Q & A: Maria Bengtsson on Quarantine & Returning to the Stage at the Oper FrankfurtBy Francisco Salazar
(Credit: Monika Rittershaus)
On May 29, Oper Frankfurt will reopen its theater with its first concert in nearly 3 months.
To celebrate the occasion, the company chose acclaimed soprano Maria Bengtsson to lead the performance in an all-Strauss program. The soprano was supposed to be performing a production of “Der Rosenkavalier” in Frankfurt.
Bengtsson is a well-known soprano who has performed at the Teatro alla Scala, Royal Opera House, Opéra National de Paris, Komische Oper Berlin, and Berlin State Opera, among many other important theaters.
OperaWire spoke to the soprano in anticipation of the reopening performance about her preparation for the recital and life in quarantine.
OperaWire: When did you find out that Oper Frankfurt was interested in putting on a recital and what was your reaction when they asked you to do it?
Maria Bengtsson: I was asked a week after my birthday which is in early May. It was almost like a late birthday gift. I was overwhelmed and thrilled to be considered to perform as one of the first singers after the lockdown.
OW: What does it mean to return to the stage after nearly three months especially at the Oper Frankfurt, a house that you have performed at for many years?
MB: It is a unique feeling because it is strange and exciting at the same time. I am fortunate to sing my first concert for the musically well-oriented and inspiring audience in Frankfurt. Returning to the stage with the outstanding Sarah Tysman after our very well received Liederabend in February makes me so happy.
I was supposed to be singing the Marschallin in Claus Guth’s production of “Der Rosenkavalier” right now until mid June. It was a complex staging with an intriguing twist. The production tells the story of a seriously ill woman. I was looking forward to working with all my fantastic colleagues at the Frankfurt Opera and the brilliant Sebastian Weigle, who has conducted so many of the operas I’ve sung in Frankfurt. I have so many delightful memories and great experiences at this prestigious opera house. It is like winning the lottery to sing here!
OW: How much singing did you do during the quarantine?
MB: I tried to work two to three hours per day, five days a week to keep the voice and body in shape. There are so many exciting roles scheduled for the next few years and I wanted to keep some of my old parts fresh. I even looked at music that I haven’t sung for years just to check how my voice has developed. For example I looked at Konstanze in “Die Entführung aus dem Serail” and I did quite okay with the coloraturas!
OW: Tell me about the program and what you have selected to perform? Do these pieces have a special significance?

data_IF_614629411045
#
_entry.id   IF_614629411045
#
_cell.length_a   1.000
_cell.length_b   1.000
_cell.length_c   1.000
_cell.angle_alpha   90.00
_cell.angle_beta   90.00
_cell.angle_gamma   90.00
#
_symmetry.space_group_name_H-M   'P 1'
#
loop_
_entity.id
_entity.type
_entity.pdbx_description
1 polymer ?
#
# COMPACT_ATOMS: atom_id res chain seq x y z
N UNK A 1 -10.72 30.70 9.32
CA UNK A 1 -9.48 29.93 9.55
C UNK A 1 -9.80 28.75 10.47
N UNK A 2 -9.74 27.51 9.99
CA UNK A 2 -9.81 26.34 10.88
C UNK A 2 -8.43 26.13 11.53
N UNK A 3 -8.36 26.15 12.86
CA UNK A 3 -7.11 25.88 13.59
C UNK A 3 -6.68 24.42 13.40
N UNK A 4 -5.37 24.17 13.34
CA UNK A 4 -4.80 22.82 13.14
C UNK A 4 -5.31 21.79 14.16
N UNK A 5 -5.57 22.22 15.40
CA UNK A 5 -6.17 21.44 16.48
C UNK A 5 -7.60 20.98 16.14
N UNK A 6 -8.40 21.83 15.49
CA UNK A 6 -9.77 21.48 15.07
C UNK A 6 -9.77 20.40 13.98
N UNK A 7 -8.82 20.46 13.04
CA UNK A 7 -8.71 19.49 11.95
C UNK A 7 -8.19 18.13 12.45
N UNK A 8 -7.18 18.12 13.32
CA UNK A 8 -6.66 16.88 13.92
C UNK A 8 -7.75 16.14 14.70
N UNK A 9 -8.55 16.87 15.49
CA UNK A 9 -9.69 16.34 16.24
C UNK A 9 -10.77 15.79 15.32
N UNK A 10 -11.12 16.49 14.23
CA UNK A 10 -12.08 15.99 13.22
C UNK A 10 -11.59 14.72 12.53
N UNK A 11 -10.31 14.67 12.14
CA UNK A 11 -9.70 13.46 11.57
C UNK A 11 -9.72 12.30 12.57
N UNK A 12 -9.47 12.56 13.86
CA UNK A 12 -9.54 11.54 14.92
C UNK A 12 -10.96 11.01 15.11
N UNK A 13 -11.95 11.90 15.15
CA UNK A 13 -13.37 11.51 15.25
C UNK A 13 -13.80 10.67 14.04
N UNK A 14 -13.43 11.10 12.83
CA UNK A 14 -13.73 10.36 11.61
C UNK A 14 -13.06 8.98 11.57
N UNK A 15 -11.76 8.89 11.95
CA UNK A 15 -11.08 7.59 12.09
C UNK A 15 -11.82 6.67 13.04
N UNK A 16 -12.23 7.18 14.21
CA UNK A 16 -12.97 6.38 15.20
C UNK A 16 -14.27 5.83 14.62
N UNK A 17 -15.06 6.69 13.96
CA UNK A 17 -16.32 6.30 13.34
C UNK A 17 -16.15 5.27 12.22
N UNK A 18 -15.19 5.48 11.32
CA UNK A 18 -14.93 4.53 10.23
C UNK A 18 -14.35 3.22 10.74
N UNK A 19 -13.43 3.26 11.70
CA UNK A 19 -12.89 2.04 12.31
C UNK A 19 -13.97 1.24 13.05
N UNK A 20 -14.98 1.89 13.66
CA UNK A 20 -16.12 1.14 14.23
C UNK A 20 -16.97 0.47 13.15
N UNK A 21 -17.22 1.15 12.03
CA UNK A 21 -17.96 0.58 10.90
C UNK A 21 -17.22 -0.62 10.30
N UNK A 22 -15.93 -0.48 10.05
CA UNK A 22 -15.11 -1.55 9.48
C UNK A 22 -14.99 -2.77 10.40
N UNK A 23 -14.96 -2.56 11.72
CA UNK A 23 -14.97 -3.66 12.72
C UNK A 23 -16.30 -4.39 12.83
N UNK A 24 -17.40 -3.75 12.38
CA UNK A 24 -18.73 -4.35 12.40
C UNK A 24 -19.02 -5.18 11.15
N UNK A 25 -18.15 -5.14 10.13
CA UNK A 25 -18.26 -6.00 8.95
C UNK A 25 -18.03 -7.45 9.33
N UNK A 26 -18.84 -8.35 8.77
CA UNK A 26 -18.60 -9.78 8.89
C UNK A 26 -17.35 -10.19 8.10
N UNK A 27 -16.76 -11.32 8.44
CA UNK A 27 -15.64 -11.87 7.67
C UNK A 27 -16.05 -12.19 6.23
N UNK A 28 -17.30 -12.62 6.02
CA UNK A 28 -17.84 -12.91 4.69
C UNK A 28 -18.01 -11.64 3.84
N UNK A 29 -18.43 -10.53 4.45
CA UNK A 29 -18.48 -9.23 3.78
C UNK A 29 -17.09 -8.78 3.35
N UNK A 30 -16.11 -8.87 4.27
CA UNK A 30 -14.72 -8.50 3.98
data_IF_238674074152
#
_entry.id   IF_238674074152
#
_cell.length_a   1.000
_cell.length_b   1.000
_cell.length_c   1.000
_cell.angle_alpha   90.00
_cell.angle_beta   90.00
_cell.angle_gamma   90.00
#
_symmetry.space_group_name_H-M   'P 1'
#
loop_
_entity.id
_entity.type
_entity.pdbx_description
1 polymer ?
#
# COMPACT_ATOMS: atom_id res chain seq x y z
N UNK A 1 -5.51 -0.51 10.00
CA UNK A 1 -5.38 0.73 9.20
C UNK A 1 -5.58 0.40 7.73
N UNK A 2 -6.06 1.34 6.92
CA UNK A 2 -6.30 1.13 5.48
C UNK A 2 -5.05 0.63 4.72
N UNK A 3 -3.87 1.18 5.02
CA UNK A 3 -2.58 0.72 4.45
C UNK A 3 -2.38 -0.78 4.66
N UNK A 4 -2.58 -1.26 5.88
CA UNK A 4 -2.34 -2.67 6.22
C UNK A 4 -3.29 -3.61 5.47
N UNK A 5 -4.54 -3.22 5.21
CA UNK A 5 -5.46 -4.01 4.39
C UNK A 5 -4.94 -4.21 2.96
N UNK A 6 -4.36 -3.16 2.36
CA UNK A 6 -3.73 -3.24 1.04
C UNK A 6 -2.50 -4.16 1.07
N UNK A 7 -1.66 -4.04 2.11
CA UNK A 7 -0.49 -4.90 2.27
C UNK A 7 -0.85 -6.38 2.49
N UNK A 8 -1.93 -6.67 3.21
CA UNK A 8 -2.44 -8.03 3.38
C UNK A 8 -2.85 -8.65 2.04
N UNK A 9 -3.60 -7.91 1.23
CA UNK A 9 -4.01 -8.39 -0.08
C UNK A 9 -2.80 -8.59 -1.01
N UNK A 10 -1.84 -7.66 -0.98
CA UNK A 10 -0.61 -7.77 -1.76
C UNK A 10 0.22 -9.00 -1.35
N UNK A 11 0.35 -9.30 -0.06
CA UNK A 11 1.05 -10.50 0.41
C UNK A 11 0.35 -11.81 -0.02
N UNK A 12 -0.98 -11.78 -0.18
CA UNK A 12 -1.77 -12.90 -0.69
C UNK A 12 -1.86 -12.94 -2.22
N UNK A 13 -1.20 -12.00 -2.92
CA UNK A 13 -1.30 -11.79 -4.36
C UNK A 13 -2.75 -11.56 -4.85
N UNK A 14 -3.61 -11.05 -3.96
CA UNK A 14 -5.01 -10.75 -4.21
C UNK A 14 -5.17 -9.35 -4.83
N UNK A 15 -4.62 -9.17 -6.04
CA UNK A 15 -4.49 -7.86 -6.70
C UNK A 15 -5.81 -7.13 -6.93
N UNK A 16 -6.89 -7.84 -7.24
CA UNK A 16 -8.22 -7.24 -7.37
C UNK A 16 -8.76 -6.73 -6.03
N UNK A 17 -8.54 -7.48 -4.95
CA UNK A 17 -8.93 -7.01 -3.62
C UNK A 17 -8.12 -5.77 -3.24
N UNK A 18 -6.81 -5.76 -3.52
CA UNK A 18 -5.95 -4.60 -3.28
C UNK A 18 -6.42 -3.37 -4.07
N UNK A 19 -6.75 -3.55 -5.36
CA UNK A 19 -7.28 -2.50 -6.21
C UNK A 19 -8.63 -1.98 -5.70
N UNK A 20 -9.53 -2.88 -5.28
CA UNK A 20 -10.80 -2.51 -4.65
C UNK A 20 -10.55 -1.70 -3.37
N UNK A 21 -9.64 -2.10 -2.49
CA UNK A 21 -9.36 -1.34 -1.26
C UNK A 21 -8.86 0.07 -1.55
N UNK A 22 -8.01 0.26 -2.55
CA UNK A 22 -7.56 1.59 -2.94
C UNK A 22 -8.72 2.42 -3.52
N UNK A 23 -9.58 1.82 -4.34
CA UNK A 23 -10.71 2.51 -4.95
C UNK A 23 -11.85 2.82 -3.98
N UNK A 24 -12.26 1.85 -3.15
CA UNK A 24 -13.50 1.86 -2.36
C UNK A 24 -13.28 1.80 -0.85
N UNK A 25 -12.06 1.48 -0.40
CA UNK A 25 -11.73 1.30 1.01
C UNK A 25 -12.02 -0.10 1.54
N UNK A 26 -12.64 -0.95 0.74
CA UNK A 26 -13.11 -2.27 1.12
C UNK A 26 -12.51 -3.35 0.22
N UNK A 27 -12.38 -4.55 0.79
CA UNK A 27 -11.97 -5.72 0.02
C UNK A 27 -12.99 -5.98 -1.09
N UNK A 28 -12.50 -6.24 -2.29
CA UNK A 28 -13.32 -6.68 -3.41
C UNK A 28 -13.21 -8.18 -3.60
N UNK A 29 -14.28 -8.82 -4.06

MB: Herr Bernd Loebe suggested that we do a Strauss program because I was supposed to sing the Marschallin. We agreed on songs for the first half and opera in the second half. Sarah (Tysman) and I wanted to present a few songs from our Strauss CD, that we didn’t include in our program in January. In the second half of the concert I will be singing with Cecelia Hall. She will be my Octavian as we perform parts from “Der Rosenkavalier.”
At the end of the program we decided to perform the Sextet from “Capriccio” with members of the Frankfurter Opern- und Museumsorchester. I will also do the Countess monologue at the end of “Capriccio.”
During the last weeks of this season I was also supposed to sing Countess Madeleine in “Capriccio.” So the idea and choice to sing her monologue at the end wasn’t so far away.
OW: Tell me about your collaboration with Sarah Tysman and the work you have done together? What excites you about working together again particularly to reopen a theater?
MB: Sarah Tysman and I first met and started working at the Komische Oper during Kirill Petrenko’s era. But then our paths went in different directions and in 2017 we reunited for our Strauss CD. Then we started to work again more frequently. Sarah is an excellent musician, a splendid and true companion. It is a great honor for both of us to reopen the theater and I am grateful to have Sarah by my side.
OW: The audience will be limited to 100 people. How do you feel about this regulation and do you think this is a good start for the performing arts?
MB: We will have to try and perform as if the hall was full, but it will probably take a few seconds to get “used to” the situation. But I don’t know yet. These regulations were made and it is not for me to say whether it is right or not.
I just find it extremely absurd that passengers on an airplane are allowed to sit next to each other. That regulation I cannot understand.
I hope this is a good start for getting back to performing and I hope, like all of us who are thirsting and longing for art, that it won’t take too long to get back to normal.
OW: During quarantine, what is something that you learned about yourself? Has it changed the way you see the art form? What did you miss most during lockdown?
MB: I learned that discipline, determination and creativity helps to get through difficult times like this, especially when you feel a bit useless with your singing.
Music training, sports and reading on a daily basis was important for my whole family. My husband, who teaches math and music at John Lennon gymnasium in Berlin taught his pupils online for certain hours of the day and my son who is 14-years-old is still doing homeschooling with a lot of engagements and discipline.
Our youngest girl who is five-years-old also needed her hours of attention with different crafts, painting, exploring nature like never before and riding her bike. She is now lucky that she can go back to kindergarten for a few hours every day.
During the lockdown and even now, I miss my parents the most. I don’ t know when I get to see them because they live in Sweden.